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My Rates

6 Months 7.55%
1 Year 6.99%
2 Years 6.44%
3 Years 5.69%
4 Years 5.49%
5 Years 5.29%
7 Years 6.39%
10 Years 6.44%
*Rates subject to change and OAC
AGENT LICENSE ID
504257
Tammy Austin Mortgage Consultant

Tammy Austin

Mortgage Consultant


Office:
Phone:
Address:
4462G West Saanich Road, Victoria, British Columbia

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I have been lucky enough to grow up in Victoria and also very fortunate to have been able to raise my 2 kids here. I was self-employed for several years, to ensure a flexible schedule and with that flexibility came a strong involvement in my community. We live in a true paradise and with our paradise comes a unique real estate market.

When deciding on a later-in-life career change, becoming a Mortgage Broker was an easy decision for me. I love everything about the real estate industry. I enjoy connecting with people and I look forward to helping you achieve your home ownership goals. Whether you are purchasing for the first time or renewing or refinancing for personal or investment reasons, helping you succeed is my goal. I have always believed that investing in our real estate market is one of the smartest financial choices that you can make and in today's market, controlling your living situation is equally important. As a Mortgage Broker, I work with various lenders and just like every person is unique, so is their financial situation. I am here to help you find the best fit for your current and future needs. I work for you and only you.

I am here to help you achieve your goals and I look forward to sitting down with you and creating a plan for your success.

 


BLOG / NEWS Updates

NBC: Still sluggish home sales allow inventory to recover

Summary Home sales edged down 1.7% between March and April, a second monthly decrease in five months. On the supply side, new listings increased 2.8% from March to April, the third advance in four months. Active listings jumped 5.8% in April, following stabilization the previous month. Overall, the number of months of inventory (active listings-to-sales) increased from 3.9 in March to 4.2 in April. Market conditions loosened during the month but remained tighter than their historical average in most provinces. They were balanced in Manitoba and B.C., and softer than average in Ontario. Housing starts remained relatively stable in April as they edged down 2.0K to 240.2K (seasonally adjusted and annualized), a result in line with the median economist forecast calling for a 240.0K print. Urban starts decreased by 0.2K (to 220.1K) as a decline for the multi-family segment (-1.2K to 178.5K) was almost fully offset by an increase in the single-family segment (+0.9K to 41.7K). Starts increased in Montreal (+4.0K to 13.9K) and Calgary (+0.1K to 21.9K), while they decreased in Vancouver (-7.1K to 34.6K) and Toronto (-5.0K to 37.0K). At the provincial level, the most pronounced increases in total starts were registered in Alberta (+5.8K to 45.9K), Manitoba (+2.7K to 8.2K) and New Brunswick (+1.4K to 3.6K). Meanwhile, notable decreases were seen in Qubec (-6.7K to 39.9K) and British Columbia (-6.0K to 54.8K). The Teranet-National Bank Composite National House Price Indexremained stable from March to April, after seasonal adjustments. Seven of the 11 markets in the composite index were up during the month: Edmonton (+2.3%), Montreal (+1.9%), Calgary (+1.9%), Ottawa-Gatineau (+0.5%), Vancouver (+0.4%), Hamilton (+0.4%) and Winnipeg (+0.3%). Conversely, declines occurred in Halifax (-0.7%), Toronto (-1.2%), Victoria (-1.9%) and Quebec City (-2.1%). https://www.nbc.ca/content/dam/bnc/taux-analyses/analyse-eco/logement/economic-news-resale-market.pdf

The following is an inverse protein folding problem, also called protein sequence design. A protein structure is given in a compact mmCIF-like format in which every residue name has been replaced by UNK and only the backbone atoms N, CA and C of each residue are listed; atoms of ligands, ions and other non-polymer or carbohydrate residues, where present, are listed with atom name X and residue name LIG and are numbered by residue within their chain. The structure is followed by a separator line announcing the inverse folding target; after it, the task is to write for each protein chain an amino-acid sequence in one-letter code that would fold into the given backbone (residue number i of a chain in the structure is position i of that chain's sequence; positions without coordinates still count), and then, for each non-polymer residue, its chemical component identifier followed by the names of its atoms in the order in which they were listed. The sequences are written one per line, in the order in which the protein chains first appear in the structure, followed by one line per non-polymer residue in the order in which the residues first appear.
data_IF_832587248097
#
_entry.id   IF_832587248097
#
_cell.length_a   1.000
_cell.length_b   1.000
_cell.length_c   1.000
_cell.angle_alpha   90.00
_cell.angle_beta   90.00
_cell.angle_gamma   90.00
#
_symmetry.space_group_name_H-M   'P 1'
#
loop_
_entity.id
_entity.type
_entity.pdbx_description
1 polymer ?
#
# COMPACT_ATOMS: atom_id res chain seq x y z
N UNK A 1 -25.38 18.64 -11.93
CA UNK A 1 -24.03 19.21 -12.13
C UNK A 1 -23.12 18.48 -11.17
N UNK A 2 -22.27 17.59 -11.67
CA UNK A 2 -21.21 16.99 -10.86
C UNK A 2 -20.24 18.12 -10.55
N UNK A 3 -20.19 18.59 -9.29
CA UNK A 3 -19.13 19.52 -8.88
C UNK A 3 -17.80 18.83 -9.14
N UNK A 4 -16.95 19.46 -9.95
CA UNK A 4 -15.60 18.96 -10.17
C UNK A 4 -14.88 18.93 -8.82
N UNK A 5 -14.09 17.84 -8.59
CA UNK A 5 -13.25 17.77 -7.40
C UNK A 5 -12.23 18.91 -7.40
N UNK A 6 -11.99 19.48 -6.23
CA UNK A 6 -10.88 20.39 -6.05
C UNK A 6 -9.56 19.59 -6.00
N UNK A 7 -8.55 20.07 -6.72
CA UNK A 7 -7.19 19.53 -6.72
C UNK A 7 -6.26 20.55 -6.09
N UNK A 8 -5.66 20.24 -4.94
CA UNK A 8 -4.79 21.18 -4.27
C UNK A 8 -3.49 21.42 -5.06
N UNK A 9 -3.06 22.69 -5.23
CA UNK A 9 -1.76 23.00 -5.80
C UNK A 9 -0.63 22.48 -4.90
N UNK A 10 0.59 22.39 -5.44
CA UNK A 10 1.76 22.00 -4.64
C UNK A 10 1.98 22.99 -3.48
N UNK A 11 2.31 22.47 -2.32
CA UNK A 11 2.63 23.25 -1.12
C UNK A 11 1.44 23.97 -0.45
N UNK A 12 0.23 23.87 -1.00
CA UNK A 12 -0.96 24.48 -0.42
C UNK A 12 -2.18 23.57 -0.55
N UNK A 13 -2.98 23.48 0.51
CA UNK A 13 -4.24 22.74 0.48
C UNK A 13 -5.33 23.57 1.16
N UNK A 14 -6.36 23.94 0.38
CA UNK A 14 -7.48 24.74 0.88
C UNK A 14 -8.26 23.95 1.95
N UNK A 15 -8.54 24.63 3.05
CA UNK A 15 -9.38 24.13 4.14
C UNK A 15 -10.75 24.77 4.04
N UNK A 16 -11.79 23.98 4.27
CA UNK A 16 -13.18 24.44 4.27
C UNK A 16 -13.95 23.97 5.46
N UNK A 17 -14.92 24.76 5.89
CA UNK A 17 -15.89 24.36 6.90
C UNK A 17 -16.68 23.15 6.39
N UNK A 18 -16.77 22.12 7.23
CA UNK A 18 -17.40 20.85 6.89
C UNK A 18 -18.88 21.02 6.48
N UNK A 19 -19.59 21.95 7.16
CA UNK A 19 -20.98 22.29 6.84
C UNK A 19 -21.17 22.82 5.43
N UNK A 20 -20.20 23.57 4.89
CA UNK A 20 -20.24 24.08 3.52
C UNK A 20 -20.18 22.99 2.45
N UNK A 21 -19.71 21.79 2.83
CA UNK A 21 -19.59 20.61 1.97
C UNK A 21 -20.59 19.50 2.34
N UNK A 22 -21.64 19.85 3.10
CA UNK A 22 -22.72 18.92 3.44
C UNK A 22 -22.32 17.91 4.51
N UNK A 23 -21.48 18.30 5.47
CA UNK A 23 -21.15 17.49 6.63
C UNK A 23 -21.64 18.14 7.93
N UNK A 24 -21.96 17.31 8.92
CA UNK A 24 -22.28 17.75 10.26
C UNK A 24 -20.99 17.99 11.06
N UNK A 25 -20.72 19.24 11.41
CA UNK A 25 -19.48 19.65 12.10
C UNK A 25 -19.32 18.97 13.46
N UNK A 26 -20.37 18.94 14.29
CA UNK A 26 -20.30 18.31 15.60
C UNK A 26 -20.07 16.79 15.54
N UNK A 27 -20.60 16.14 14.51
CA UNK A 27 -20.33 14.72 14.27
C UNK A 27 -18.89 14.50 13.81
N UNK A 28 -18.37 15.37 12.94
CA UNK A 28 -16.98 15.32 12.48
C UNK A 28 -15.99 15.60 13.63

Statistics Canada: Labour Force Survey, April 2024

Employment increased by 90,000 (+0.4%) in April, and the unemployment rate was unchanged at 6.1%. The employment rate held steady at 61.4%, following six consecutive monthly declines. In April, employment rose among core-aged men (25 to 54 years old) (+41,000; +0.6%) and women (+27,000; +0.4%) as well as for male youth aged 15 to 24 (+39,000; +2.8%). There were fewer women aged 55 and older employed (-16,000; -0.8%), while employment was little changed among men aged 55 and older and female youth (aged 15 to 24). Employment gains in April were driven by part-time employment (+50,000; +1.4%). Employment increased in April in professional, scientific and technical services (+26,000; +1.3%), accommodation and food services (+24,000; +2.2%), health care and social assistance (+17,000; +0.6%) and natural resources (+7,700; +2.3%), while it fell in utilities (-5,000; -3.1%). Employment increased in Ontario (+25,000; +0.3%), British Columbia (+23,000; +0.8%), Quebec (+19,000 +0.4%) and New Brunswick (+7,800; +2.0%) in April. It was little changed in the other provinces. Total hours worked rose 0.8% in April and were up 1.2% compared with 12 months earlier. Average hourly wages among employees increased 4.7% (+$1.57 to $34.95) on a year-over-year basis in April, following growth of 5.1% in March (not seasonally adjusted). In the spotlight: Over one in four workers (28.4%) have to come into work or connect to a work device at short notice at least several times a month. https://www150.statcan.gc.ca/n1/daily-quotidien/240510/dq240510a-eng.htm

MY LENDERS

Scotia Bank TD Bank First National EQ Bank MCAP Merix
Home Trust CMLS Manulife RFA B2B Bank Community Trust
Lifecycle Mortgage ICICI Bank Radius Financial HomeEquity Bank CMI Bridgewater
Sequence Capital Wealth One Fisgard Capital Bloom Financial NationalBank